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Bad Economy & Bad Reviews Close Pet Store Chain

In Oregon and Washington, all five Scamps pet shops which operate in shopping centers are closing under chapter 7 bankruptcy. For years, the stores had to fight against bad publicity by animal rights activists as well as some angry consumers. In 2008, KGW news in Portland ran a damning story claiming that Scamps knowingly sold sick pets to customers. Some dogs for example had parasites, worms and in one case, a dislocated kneecap, according to the KGW report. However, Scamps did offer a free veterinarian exam with each major pet purpose, with the right to return an animal within a specified time-frame.

Two former employees of Scamps have even posted claims on the Internet that they were ordered to place sick animals in a plastic bag and to kill them by putting them in a freezer by the owner of the stores. However, no independent claims exist to verify whether this is true or simply two disgruntled former employees or just some phony animal rights activist propaganda. Many other employees loved their job and the customers.

The fact of the matter is that this pet store chain struggled in the last several years with bad publicity as well as the bad economy, and it all became too much and strained the company to the breaking point.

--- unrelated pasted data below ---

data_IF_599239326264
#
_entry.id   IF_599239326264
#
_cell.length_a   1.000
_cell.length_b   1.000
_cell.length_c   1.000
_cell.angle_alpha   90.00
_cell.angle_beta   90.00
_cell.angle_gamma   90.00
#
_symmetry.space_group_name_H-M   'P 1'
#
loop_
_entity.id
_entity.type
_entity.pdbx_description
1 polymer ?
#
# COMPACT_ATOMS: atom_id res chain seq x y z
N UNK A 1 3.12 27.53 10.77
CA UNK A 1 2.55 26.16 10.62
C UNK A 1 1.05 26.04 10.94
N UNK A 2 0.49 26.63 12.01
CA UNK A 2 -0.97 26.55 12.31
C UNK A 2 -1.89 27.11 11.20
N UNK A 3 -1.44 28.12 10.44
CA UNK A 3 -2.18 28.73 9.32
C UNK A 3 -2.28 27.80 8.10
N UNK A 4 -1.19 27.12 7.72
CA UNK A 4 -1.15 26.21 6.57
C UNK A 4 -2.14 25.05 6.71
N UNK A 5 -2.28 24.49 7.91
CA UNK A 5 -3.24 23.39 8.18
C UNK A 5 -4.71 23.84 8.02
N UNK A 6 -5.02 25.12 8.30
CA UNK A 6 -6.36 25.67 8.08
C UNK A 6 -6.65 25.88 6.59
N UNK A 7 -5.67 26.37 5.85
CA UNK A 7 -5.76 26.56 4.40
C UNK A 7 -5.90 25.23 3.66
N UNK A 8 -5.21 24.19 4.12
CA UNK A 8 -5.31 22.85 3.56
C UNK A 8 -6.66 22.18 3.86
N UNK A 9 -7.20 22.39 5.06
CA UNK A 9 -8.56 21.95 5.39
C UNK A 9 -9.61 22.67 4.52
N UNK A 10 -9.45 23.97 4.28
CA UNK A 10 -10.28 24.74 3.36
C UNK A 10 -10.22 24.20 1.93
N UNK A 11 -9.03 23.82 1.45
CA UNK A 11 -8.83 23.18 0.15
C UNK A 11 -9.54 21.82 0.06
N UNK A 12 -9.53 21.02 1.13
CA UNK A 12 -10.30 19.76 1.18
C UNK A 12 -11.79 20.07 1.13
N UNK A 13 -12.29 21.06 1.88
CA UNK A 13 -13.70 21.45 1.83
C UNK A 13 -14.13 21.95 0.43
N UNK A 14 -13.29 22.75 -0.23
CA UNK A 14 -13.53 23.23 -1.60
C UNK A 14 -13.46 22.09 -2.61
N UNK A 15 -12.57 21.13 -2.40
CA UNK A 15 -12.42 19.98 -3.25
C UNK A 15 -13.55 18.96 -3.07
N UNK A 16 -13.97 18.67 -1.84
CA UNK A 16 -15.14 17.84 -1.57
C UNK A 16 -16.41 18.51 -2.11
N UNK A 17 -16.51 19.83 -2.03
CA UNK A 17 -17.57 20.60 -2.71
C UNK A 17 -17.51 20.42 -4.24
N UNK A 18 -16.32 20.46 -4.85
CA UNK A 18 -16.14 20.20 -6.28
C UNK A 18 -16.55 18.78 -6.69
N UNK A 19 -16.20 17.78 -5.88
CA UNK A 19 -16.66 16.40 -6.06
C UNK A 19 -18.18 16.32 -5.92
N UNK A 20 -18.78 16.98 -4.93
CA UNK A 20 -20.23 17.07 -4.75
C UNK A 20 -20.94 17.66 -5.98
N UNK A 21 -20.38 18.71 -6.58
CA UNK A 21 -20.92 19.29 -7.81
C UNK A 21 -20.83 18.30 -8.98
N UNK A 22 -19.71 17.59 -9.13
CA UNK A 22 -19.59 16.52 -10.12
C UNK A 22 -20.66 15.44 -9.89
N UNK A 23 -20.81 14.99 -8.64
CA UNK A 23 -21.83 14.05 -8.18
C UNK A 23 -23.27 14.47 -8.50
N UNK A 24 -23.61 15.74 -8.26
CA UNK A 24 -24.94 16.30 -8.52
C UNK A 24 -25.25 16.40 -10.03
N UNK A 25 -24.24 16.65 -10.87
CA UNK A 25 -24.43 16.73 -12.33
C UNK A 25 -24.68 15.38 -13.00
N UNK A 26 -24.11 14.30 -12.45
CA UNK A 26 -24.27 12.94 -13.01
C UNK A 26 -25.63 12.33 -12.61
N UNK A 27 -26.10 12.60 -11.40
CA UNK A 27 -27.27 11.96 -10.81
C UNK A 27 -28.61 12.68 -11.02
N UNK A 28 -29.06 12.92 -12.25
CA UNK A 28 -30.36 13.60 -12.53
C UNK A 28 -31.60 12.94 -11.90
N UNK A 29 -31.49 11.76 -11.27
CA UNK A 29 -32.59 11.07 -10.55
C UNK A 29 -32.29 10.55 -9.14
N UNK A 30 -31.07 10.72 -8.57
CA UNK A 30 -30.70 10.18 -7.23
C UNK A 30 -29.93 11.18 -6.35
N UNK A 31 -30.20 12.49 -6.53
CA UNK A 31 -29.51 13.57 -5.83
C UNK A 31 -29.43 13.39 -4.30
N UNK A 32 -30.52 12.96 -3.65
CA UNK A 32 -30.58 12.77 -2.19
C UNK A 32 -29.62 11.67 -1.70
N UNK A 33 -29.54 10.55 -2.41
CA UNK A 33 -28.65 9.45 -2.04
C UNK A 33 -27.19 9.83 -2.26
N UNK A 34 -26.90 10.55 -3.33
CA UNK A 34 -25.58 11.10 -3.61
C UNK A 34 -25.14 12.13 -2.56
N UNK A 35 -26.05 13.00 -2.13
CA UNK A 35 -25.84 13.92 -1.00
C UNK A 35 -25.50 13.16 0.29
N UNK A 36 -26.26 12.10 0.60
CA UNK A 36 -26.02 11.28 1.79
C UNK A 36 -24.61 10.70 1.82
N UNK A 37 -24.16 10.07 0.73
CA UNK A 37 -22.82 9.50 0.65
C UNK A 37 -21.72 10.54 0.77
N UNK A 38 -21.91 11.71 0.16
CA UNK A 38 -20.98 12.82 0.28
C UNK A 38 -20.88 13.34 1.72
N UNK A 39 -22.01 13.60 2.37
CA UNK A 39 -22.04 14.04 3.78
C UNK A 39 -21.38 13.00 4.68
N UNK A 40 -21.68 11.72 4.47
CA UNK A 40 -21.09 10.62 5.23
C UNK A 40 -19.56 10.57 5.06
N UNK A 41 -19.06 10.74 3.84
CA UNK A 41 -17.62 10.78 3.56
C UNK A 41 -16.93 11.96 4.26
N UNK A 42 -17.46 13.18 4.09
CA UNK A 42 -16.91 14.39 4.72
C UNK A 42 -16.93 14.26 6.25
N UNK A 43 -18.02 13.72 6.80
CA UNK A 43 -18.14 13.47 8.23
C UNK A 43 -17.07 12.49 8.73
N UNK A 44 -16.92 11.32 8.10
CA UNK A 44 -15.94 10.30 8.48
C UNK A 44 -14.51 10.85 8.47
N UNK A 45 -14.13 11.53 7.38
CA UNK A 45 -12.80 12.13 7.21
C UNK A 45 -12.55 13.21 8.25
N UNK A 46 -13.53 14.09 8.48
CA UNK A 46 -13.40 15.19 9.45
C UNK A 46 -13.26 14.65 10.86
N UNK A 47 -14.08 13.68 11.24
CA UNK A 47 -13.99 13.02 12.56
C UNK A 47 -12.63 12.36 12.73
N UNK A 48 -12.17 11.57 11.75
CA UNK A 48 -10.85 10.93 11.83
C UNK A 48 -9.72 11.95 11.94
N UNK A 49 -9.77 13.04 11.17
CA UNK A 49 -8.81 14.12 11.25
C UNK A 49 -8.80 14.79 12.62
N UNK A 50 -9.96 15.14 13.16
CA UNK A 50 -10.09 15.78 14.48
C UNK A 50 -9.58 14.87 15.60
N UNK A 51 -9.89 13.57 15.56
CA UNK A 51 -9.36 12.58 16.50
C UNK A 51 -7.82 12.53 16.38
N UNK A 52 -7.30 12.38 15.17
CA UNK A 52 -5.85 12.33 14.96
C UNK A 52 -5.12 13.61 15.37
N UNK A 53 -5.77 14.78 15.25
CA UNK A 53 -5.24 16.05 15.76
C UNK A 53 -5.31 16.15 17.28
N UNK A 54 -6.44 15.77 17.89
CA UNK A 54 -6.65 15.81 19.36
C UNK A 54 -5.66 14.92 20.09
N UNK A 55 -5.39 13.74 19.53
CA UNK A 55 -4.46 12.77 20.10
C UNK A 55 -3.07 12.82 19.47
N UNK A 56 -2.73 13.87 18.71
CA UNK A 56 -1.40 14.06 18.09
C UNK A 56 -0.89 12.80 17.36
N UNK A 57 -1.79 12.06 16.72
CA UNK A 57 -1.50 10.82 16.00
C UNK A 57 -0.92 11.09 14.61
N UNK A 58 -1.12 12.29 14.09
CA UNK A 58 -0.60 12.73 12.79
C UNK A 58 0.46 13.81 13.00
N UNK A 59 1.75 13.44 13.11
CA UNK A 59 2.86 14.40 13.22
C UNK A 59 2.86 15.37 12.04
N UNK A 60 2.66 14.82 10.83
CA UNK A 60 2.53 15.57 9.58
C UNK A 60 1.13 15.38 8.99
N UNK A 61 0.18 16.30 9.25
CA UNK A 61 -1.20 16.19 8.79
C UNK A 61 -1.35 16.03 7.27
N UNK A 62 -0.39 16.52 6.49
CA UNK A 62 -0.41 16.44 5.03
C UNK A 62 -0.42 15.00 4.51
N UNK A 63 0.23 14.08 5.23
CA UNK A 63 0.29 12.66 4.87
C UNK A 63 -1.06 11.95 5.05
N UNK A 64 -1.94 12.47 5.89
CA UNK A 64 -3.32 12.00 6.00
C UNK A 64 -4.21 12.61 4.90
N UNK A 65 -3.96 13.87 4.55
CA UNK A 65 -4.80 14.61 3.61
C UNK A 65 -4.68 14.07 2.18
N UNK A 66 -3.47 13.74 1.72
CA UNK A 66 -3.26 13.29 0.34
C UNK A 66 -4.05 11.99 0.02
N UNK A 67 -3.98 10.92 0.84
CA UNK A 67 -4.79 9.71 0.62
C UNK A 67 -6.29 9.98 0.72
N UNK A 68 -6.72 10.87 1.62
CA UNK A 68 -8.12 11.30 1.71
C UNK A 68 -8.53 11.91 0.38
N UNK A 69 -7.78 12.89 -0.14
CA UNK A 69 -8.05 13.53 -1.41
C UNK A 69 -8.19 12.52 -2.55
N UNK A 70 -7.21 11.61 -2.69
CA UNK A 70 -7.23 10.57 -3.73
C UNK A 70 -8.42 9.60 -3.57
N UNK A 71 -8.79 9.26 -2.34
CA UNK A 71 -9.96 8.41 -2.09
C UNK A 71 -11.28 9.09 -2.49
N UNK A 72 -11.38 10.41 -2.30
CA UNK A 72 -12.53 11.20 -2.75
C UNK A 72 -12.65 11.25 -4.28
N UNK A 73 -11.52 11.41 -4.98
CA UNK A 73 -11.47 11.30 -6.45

However, I have some good things to say about Scamps. After both of my parents and my dog all died from unrelated old age health issues in late 2007, I felt lonely and purchased my little dog, Archie, a Havanese Bichon at Scamps for the reduced price of $275. He's not the brightest guy. And maybe he's even a "puppy mill" dog. But he's still a great little guy and companion and worth owning. Maybe Scamps wasn't the best pet business ever. But I'm a very satisfied customer myself. The staff always seemed very good. And the store had a great selection of quality pet food and supplies in stock. Scamps didn't seem like too bad of a business to me. DSC00168-1.JPG

Yet, with a bad economy, buying a dog and having an extra mouth to feed in the family isn't at the top of most people's hit list right now. And the combination of too many critics, possible bad business practices and the bad economy all worked to sink what appeared to be a popular pet store business located in several shopping malls. Scamps probably was about as good of a business as could be expected for any business that sold live animals at shopping malls. Not perfect, but not entirely bad either.

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Comments (1)


I'm a foster for a little guy from the cruelty investigation. From what I have seen he not only has severe ailments that are genetic (thusly from poor breeding you find in puppy mills) but he is so under-socialized that even walking through grass is nearly traumatic.

I am glad to see Scamp's shut down. Both of my other dogs were Scamp's mishaps. Both were sold to uneducated customers that didn't realize what pet ownership was about and particularly what traits the breeds they chose posses.

My biggest concern medically is they were selling animals with some treatable and non-treatable disorders. Some of which could be passed on to people! (ringworm, YUCK!)


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Editors: Lee Ward, Larkin, Paul S Hooson, and Steve Crickmore

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